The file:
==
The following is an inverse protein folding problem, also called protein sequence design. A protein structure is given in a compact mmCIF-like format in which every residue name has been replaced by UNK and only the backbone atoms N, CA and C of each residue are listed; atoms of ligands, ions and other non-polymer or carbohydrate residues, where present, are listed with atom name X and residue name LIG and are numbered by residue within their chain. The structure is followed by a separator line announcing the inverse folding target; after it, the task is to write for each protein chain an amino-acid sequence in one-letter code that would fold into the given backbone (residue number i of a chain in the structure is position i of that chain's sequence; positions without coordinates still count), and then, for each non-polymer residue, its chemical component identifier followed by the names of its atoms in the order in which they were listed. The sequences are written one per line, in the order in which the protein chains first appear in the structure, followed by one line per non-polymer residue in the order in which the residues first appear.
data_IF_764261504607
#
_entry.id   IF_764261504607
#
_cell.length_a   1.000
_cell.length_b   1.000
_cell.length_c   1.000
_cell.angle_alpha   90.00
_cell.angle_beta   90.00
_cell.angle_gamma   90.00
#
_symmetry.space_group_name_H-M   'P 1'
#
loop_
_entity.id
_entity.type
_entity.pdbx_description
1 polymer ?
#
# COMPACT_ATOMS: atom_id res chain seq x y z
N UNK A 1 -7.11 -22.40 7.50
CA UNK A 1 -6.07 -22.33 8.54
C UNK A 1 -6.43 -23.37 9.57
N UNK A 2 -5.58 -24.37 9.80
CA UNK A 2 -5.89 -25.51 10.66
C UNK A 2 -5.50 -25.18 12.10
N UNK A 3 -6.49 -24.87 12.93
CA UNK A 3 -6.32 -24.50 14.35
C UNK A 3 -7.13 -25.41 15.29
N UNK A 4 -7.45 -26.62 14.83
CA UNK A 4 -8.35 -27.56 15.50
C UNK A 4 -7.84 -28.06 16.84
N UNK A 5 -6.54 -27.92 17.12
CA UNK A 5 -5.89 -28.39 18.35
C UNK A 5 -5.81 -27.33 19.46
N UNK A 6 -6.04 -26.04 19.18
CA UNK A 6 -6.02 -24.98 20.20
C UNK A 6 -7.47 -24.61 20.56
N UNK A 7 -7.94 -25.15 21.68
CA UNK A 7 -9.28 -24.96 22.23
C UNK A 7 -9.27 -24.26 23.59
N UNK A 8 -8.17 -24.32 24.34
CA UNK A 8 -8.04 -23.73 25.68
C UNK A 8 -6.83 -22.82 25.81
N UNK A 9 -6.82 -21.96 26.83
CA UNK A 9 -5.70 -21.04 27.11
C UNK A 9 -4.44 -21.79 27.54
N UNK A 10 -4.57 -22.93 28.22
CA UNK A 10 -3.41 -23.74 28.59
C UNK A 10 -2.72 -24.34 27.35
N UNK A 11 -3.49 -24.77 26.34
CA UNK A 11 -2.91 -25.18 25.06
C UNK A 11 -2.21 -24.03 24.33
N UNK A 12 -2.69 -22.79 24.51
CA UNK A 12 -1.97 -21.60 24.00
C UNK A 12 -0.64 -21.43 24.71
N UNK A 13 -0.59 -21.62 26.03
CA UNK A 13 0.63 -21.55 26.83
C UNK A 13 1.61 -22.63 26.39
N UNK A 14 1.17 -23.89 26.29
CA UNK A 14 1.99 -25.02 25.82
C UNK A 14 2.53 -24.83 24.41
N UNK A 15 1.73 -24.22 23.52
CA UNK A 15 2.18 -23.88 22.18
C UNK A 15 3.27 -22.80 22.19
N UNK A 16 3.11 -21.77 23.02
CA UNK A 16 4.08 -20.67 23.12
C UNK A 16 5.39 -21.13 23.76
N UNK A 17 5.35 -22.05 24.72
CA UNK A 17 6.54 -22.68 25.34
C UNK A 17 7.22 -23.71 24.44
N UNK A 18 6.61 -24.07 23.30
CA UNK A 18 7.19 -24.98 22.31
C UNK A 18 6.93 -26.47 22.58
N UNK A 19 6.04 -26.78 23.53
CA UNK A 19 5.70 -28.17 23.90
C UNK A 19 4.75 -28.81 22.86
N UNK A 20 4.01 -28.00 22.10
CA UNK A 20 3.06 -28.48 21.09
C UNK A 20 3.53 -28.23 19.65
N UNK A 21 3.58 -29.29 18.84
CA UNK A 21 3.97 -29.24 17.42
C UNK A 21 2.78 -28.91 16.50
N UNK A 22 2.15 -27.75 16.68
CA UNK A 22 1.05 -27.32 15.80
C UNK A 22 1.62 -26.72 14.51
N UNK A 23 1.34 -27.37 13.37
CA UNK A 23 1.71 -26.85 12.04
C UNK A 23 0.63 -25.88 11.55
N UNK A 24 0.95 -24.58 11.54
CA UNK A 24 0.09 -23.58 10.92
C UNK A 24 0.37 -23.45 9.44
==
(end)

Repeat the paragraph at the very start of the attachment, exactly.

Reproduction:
The following is an inverse protein folding problem, also called protein sequence design. A protein structure is given in a compact mmCIF-like format in which every residue name has been replaced by UNK and only the backbone atoms N, CA and C of each residue are listed; atoms of ligands, ions and other non-polymer or carbohydrate residues, where present, are listed with atom name X and residue name LIG and are numbered by residue within their chain. The structure is followed by a separator line announcing the inverse folding target; after it, the task is to write for each protein chain an amino-acid sequence in one-letter code that would fold into the given backbone (residue number i of a chain in the structure is position i of that chain's sequence; positions without coordinates still count), and then, for each non-polymer residue, its chemical component identifier followed by the names of its atoms in the order in which they were listed. The sequences are written one per line, in the order in which the protein chains first appear in the structure, followed by one line per non-polymer residue in the order in which the residues first appear.